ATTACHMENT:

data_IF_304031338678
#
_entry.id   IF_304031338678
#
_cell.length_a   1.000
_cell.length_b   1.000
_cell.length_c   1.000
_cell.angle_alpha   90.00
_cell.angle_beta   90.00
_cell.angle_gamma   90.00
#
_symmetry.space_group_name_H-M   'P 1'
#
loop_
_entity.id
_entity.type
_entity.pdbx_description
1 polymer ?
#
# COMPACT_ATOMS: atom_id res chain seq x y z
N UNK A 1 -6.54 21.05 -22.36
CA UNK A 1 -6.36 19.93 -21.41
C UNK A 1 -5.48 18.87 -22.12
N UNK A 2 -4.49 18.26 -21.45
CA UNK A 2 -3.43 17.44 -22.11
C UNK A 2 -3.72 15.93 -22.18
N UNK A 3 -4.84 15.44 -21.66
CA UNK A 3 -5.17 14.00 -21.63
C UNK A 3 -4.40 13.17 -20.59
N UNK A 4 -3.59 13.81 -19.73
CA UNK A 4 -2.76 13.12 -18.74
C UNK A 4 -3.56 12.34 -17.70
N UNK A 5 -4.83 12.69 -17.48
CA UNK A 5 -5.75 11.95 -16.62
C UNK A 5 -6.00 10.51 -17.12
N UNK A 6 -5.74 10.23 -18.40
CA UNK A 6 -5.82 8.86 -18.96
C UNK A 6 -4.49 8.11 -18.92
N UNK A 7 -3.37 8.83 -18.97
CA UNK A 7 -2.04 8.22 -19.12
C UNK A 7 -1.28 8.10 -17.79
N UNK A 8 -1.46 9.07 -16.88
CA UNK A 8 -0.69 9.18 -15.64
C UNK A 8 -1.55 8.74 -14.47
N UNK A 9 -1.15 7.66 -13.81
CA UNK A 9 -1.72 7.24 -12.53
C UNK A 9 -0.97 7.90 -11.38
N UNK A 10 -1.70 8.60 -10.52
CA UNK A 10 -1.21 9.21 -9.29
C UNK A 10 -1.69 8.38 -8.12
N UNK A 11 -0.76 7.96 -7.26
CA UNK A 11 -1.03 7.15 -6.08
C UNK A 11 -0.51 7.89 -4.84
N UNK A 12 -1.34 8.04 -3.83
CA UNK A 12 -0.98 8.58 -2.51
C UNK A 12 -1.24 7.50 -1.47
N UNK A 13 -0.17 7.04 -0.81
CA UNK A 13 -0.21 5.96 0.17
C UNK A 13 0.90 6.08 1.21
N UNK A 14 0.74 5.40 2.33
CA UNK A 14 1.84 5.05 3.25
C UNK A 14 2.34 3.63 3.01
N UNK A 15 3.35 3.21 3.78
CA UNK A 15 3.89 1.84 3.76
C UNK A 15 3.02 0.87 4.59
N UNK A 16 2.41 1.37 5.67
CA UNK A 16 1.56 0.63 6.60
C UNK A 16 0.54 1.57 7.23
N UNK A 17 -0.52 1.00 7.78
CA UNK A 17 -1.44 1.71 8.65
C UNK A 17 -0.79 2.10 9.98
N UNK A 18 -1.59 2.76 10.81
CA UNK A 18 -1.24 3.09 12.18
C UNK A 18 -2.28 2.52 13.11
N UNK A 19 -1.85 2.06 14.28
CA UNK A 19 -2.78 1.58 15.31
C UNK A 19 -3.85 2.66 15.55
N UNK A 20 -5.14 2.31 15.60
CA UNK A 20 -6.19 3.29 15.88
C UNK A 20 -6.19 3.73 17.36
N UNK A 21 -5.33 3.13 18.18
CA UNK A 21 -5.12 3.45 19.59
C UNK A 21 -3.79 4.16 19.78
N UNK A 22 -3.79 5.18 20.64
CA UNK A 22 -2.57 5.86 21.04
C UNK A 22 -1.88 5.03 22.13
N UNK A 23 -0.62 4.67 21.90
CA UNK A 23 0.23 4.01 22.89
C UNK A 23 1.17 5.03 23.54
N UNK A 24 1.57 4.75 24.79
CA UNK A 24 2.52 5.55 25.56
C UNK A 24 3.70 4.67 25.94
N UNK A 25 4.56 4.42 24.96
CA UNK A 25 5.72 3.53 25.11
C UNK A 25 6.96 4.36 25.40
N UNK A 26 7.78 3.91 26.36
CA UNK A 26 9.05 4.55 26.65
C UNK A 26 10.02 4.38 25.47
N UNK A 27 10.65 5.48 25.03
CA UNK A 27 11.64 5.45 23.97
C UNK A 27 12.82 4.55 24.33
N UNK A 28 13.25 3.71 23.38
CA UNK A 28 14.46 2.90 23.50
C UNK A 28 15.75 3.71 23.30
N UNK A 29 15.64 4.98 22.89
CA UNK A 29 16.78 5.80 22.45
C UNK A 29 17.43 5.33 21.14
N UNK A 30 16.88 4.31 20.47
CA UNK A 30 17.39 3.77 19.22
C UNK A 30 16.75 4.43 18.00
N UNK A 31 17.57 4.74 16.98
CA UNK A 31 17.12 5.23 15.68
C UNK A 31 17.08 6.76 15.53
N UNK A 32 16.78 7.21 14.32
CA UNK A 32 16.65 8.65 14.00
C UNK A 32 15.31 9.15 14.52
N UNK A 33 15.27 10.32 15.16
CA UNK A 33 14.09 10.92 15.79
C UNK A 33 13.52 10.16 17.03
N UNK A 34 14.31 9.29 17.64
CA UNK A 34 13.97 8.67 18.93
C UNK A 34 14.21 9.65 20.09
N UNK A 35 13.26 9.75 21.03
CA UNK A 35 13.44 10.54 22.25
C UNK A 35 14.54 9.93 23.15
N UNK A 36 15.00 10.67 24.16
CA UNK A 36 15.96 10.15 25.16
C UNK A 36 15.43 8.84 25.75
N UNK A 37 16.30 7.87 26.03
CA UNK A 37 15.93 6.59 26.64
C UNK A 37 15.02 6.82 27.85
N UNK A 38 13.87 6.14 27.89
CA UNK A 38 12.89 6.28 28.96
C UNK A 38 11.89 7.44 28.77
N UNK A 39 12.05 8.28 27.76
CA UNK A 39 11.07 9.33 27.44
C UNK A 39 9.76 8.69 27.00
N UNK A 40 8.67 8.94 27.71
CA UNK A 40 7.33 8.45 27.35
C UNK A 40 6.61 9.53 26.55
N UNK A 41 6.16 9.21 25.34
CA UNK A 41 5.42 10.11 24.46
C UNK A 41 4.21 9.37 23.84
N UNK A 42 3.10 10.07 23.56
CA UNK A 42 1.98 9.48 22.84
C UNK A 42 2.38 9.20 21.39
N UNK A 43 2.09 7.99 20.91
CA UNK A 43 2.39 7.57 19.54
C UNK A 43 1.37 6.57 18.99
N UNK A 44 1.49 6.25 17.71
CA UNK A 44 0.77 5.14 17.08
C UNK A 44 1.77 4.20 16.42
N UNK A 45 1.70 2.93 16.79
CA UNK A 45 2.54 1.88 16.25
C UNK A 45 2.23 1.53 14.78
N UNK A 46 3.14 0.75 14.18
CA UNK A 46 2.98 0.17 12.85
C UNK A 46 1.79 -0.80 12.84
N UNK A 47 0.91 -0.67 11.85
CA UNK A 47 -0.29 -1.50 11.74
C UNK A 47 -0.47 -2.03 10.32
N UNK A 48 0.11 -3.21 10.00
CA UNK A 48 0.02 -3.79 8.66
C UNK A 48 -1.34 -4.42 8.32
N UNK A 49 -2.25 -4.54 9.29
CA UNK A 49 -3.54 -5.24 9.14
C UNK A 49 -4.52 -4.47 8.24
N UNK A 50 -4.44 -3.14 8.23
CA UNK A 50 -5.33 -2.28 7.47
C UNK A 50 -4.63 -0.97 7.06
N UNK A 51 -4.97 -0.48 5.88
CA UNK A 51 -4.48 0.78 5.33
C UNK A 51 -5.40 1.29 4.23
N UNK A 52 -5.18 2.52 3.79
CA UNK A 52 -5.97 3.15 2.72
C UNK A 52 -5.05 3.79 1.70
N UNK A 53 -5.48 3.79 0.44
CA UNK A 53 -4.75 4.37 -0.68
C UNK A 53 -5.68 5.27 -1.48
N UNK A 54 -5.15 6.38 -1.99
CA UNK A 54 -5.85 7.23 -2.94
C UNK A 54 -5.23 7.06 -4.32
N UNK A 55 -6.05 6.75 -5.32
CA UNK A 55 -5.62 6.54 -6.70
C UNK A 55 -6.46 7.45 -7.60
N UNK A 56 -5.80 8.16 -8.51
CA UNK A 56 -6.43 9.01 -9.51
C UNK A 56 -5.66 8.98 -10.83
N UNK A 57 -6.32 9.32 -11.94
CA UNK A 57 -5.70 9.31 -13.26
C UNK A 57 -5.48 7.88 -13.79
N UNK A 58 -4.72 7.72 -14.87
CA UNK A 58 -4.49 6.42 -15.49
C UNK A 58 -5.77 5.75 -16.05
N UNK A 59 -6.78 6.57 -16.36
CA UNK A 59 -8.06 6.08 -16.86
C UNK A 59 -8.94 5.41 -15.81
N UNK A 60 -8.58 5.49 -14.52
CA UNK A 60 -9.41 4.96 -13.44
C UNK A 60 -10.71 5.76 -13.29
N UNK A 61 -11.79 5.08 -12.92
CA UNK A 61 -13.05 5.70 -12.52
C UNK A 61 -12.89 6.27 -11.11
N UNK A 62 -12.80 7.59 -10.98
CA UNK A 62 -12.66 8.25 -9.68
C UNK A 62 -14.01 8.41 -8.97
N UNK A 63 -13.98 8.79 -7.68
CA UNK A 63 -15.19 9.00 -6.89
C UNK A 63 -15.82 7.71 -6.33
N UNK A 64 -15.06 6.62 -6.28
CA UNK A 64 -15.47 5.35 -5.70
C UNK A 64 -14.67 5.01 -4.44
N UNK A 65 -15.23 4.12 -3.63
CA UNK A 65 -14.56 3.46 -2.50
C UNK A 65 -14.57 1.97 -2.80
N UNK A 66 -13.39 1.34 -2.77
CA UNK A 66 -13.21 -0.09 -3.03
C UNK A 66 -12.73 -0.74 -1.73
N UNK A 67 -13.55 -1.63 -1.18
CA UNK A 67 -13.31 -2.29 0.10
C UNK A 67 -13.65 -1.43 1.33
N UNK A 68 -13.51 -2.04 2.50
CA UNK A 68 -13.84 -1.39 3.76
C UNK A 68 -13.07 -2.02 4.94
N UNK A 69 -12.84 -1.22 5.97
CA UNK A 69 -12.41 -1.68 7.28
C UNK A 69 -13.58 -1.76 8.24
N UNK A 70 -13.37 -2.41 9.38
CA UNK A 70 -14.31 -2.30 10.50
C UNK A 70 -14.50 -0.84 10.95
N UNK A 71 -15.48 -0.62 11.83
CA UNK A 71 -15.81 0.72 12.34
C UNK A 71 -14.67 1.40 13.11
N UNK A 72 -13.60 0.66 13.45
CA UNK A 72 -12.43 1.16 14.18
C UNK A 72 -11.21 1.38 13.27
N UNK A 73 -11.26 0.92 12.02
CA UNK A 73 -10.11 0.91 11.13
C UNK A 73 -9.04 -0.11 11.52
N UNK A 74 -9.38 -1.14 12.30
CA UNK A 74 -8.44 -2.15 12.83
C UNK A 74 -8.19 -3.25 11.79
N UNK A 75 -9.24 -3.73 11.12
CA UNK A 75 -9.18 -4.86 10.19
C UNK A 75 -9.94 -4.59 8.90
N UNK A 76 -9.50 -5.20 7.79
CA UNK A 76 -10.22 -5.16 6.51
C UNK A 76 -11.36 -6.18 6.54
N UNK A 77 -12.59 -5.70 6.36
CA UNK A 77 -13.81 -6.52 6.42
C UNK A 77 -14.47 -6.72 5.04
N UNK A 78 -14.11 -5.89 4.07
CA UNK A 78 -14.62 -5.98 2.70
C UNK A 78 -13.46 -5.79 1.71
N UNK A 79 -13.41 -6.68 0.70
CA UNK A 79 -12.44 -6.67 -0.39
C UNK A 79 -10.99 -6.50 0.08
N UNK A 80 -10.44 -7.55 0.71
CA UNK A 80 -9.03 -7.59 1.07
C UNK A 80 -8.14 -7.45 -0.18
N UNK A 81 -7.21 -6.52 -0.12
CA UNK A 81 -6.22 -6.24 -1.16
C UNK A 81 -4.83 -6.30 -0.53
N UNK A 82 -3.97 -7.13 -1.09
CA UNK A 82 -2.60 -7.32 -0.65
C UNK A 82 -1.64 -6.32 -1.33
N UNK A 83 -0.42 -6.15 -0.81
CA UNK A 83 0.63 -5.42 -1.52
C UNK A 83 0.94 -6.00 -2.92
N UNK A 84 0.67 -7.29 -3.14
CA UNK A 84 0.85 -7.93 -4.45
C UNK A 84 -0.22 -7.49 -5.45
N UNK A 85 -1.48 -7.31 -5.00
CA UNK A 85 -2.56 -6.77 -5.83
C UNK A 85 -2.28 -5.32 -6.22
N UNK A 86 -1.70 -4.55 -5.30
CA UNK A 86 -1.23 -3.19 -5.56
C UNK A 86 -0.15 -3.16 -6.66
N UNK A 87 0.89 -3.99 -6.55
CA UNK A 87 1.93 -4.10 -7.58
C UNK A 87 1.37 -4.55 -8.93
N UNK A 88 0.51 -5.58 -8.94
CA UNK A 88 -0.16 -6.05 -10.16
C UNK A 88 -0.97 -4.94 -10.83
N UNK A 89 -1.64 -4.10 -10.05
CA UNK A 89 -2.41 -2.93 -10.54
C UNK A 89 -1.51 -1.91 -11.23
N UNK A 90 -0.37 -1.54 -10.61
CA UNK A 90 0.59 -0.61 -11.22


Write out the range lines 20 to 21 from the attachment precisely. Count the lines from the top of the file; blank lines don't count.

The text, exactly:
# COMPACT_ATOMS: atom_id res chain seq x y z
N UNK A 1 -6.54 21.05 -22.36